Natural Gas Futures Decline on Outlook for Rising Production


Natural gas futures fell, heading for their first monthly decline since February, on speculation that demand from power plants won’t be strong enough to surpass rising supplies of the fuel.

Gas dropped for the first time in three days as the Energy Department forecasts record gas production in 2011. Output may rise 2.3 percent to 63.2 billion cubic feet a day this year, the department’s May 10 Short-Term Energy Outlook showed. Prices had risen as a drop in the number of active drilling rigs spurred speculation that production would decline.

“We’ve had a move down in gas rigs, but generally speaking we’re well above the 800 to 825 number where you’d actually see an impact to natural gas production,” said Carl Neill, an energy consultant at Risk Management Inc. in Atlanta. “The expectation is that we’ll have plenty of gas in storage at the end of the summer.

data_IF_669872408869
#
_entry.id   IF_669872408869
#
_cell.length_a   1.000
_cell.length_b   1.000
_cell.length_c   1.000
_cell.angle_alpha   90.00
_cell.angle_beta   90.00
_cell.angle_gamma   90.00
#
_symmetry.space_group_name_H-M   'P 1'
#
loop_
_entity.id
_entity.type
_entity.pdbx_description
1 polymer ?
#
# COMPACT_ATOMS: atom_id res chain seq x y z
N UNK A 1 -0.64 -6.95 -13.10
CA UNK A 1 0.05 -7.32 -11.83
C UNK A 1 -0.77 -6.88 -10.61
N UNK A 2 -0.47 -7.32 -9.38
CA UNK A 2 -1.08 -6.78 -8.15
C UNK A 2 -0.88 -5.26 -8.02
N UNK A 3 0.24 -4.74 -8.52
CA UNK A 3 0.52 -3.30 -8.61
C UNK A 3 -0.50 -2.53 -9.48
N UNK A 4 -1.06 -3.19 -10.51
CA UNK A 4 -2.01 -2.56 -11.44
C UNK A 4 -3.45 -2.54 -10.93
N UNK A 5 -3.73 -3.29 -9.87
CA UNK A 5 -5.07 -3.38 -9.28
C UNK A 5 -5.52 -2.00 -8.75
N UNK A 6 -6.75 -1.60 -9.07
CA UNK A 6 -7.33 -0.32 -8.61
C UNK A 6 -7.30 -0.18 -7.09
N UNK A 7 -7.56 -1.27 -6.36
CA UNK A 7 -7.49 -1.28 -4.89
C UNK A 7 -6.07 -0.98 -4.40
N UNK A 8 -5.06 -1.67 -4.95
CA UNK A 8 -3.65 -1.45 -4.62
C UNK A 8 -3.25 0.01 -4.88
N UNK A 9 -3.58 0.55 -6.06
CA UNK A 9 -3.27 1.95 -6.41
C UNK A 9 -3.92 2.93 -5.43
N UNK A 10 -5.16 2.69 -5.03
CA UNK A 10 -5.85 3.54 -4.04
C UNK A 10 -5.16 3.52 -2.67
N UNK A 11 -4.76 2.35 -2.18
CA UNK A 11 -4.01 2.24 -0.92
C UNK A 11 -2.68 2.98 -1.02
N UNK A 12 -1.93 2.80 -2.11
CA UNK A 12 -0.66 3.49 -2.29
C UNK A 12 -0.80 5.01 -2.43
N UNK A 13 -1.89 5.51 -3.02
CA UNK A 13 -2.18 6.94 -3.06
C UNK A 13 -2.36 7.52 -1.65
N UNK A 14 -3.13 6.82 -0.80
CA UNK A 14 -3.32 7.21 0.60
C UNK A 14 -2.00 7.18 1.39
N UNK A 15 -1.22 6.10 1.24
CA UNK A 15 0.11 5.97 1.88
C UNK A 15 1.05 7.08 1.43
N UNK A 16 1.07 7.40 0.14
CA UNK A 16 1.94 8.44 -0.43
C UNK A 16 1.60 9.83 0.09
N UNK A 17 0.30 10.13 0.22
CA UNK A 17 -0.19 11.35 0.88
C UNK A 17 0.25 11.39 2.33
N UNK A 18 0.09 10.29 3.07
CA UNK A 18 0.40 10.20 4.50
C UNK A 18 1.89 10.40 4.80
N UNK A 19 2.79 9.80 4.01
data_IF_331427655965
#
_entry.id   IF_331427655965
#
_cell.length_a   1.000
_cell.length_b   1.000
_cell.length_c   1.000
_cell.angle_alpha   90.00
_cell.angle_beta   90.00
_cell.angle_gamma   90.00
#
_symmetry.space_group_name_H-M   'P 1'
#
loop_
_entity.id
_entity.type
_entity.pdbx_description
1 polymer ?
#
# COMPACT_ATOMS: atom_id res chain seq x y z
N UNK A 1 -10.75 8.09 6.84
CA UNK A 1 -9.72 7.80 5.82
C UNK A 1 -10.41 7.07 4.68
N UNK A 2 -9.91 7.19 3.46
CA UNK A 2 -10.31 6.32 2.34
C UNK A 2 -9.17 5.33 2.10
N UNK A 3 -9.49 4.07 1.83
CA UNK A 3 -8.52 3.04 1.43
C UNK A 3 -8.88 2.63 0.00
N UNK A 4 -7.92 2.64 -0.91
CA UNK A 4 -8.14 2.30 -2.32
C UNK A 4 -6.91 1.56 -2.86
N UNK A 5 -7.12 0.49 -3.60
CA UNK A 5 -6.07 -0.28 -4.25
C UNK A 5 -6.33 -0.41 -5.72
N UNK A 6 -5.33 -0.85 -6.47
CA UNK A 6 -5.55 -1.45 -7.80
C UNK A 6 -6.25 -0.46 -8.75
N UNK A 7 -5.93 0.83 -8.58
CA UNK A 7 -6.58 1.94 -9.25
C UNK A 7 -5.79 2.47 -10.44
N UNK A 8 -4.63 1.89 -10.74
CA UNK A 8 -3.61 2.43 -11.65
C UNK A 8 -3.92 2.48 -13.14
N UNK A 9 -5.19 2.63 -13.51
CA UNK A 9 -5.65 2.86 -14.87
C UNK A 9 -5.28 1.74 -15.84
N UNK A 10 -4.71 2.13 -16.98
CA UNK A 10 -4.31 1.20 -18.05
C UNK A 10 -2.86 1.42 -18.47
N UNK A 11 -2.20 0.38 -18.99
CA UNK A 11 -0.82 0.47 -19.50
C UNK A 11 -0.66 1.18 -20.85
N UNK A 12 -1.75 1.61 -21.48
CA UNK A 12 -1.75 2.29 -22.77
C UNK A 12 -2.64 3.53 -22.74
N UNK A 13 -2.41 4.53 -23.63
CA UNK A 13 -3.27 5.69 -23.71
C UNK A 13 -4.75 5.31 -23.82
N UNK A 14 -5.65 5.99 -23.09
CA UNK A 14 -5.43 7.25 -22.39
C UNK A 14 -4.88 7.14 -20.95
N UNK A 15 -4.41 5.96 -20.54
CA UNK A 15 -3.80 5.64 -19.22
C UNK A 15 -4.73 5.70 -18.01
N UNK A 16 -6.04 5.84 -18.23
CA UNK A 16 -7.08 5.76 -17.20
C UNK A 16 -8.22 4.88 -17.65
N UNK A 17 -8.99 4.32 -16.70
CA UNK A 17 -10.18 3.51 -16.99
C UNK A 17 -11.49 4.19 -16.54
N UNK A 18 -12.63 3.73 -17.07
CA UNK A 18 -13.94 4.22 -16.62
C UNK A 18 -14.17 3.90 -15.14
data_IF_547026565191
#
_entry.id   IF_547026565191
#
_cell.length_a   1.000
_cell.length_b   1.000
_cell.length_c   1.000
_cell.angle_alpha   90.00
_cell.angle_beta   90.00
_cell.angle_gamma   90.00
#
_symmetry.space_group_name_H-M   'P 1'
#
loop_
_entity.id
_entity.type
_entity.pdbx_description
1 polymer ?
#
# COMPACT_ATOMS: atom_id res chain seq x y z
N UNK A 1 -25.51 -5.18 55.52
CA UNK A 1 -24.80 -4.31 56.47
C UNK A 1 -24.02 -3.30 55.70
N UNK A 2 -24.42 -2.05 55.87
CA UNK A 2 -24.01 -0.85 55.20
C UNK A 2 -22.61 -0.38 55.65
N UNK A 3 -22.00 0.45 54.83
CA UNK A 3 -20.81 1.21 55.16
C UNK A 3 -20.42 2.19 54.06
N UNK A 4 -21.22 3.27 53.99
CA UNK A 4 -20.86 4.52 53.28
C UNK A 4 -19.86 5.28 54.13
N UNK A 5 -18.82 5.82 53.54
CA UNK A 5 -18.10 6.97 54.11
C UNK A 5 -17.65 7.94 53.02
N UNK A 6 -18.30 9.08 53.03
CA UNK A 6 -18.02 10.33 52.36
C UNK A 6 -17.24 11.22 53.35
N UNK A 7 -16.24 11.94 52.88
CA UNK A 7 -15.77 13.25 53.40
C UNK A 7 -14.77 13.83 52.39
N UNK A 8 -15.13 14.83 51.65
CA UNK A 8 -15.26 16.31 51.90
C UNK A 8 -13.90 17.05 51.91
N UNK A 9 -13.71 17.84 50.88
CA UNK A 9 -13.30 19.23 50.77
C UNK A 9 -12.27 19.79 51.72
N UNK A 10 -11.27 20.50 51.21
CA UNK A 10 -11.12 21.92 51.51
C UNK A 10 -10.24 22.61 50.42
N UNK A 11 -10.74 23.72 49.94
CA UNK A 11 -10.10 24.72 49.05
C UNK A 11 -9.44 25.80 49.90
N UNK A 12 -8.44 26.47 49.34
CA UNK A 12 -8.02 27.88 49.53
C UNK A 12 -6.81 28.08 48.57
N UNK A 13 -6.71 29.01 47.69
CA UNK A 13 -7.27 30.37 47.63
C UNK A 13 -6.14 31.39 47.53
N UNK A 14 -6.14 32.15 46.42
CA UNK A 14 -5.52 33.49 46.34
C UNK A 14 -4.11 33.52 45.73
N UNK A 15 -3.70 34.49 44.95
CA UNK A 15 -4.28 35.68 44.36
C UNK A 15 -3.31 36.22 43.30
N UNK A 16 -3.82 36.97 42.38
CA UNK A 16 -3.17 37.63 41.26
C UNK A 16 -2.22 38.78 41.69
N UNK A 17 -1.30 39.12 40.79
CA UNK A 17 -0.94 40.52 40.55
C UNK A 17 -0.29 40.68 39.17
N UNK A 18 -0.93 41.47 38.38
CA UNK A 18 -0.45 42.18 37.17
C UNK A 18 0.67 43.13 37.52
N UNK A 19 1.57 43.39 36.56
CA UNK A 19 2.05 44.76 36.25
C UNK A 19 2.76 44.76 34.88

Natural gas for June delivery fell 0.1 cent to settle at $4.345 per million British thermal units on the New York Mercantile Exchange. The futures have declined 7.5 percent this month.

“Near-term demand growth aside, robust gas supply should remain a headwind for gas prices,” analysts including Cameron Horwitz at Canaccord Genuity in Houston said in a note to clients today.

Gas rigs fell by 8 to 866 last week, the lowest level since the week ended Jan. 29, 2010, according to data from Houston- based Baker Hughes Inc.

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